Contact Improvisation Global Archive (CIGA)

“What CI materials exist and where can they be found?”

The goal of the Round Robin Project’s Contact Improvisation Global Archive project (CIGA) is the creation and development of a digital archival structure that lists (and in some cases houses) materials addressing diverse subject areas within Contact Improvisation.

We envision the CI Global Archive as nonhierarchical and multilingual, offering a source for information and inspiration by making materials about CI known, categorized, searchable, and thereby available. Once the structure of the CIGA website is set up, a platform will immediately exist for sharing resources and making materials easily searchable.

Anyone will be welcome to list their CI materials in the Archive database (and eventually upload some of them, space permitting) by entering the information directly into the CIGA website or through links on collaborating CI websites.

Through the synergy of collaboratively gathering materials, we wish to foster research, critical discourse, a spirit of inquiry and curiosity, and inspire further production of information, supporting the ongoing development of CI.

From an archive to an anarchive

The vision of creating a global sharing place on the Internet for CI calendar and archival material emerged from CI36, Contact Improvisation’s 36th Anniversary event in 2008, at Juniata College in Huntingdon, Pennsylvania, US. The initial team investigating this vision included Eckhard Mueller, Nancy Stark Smith, and Dieter Heitkamp.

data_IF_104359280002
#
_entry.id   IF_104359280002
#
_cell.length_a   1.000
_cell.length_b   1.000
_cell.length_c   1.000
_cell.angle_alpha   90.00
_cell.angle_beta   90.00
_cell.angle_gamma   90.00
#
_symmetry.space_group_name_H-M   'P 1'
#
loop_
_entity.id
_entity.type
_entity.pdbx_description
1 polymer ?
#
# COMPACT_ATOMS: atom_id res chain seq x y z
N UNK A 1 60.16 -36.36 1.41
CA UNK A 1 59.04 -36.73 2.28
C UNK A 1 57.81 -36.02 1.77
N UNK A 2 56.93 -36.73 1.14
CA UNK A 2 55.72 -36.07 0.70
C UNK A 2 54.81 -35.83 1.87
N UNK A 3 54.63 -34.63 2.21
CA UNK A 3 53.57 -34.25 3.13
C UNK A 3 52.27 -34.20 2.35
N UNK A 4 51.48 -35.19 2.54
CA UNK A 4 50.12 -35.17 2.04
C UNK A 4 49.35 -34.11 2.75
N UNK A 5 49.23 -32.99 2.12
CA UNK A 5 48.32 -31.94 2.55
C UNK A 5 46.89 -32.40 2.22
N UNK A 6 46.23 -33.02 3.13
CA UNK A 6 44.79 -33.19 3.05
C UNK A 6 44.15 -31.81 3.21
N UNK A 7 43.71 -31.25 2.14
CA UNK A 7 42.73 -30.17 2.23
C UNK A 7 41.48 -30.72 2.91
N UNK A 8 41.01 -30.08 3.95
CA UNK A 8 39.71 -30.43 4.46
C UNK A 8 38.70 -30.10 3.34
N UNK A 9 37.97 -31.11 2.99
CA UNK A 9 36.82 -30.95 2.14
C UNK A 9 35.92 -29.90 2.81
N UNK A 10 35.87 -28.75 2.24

Numerous individuals have joined the team for periods of time, contributing their expertise and commitment to the project, including Tinu Hettich (who introduced the idea of a “round robin”-style of sharing information), Colleen Bartley, Norbert Pape, Martin Huelse; and more recently Defne Erdur and Romain Bigé.

In March 2012 Nancy Stark Smith (Contact Quarterly), Dieter Heitkamp (University for Music and Performing Arts Frankfurt am Main) and Norbert Pape ( met and exchanged with other archive projects (Motion Bank, Siobhan Davies Archive, Pina Bausch Archive…) in the framework of the 3rd Dance Education Biennale 2012 Frankfurt am Main. Colleen Bartley and Dieter Heitkamp participated in the European Video Dance Heritage Conference 2013 and continuously share the project in other dance events.

In 2018, Romain Bigé joined the Round Robin Project team and obtained a Research and Archive Grant from the Centre National de la danse in Pantin, France, for a project entitled Anarchive internationale du Contact Improvisation [Contact Improvisation Global Anarchive]. This new “anarchical” orientation for the archives underlines the idea of Contact Improvisation being a movement form to which anyone can contribute; its archives should be structured similarly. Anarchivists from everywhere will be invited to contribute, and the anarchive will make room for as many viewpoints of the practice as it can. It will evolve with the contributors and be automatically restructured (topics, people, years) according to their contributions.

The graphic designer collective g-u-i has been commissioned to create the website that will host this Contact Improvisation Global Anarchive. Bêta Test version is scheduled for Summer 2019, Launching for December 2019.

If you are interested in joining the team for this first Bêta Test version, you can contact Romain Bigé.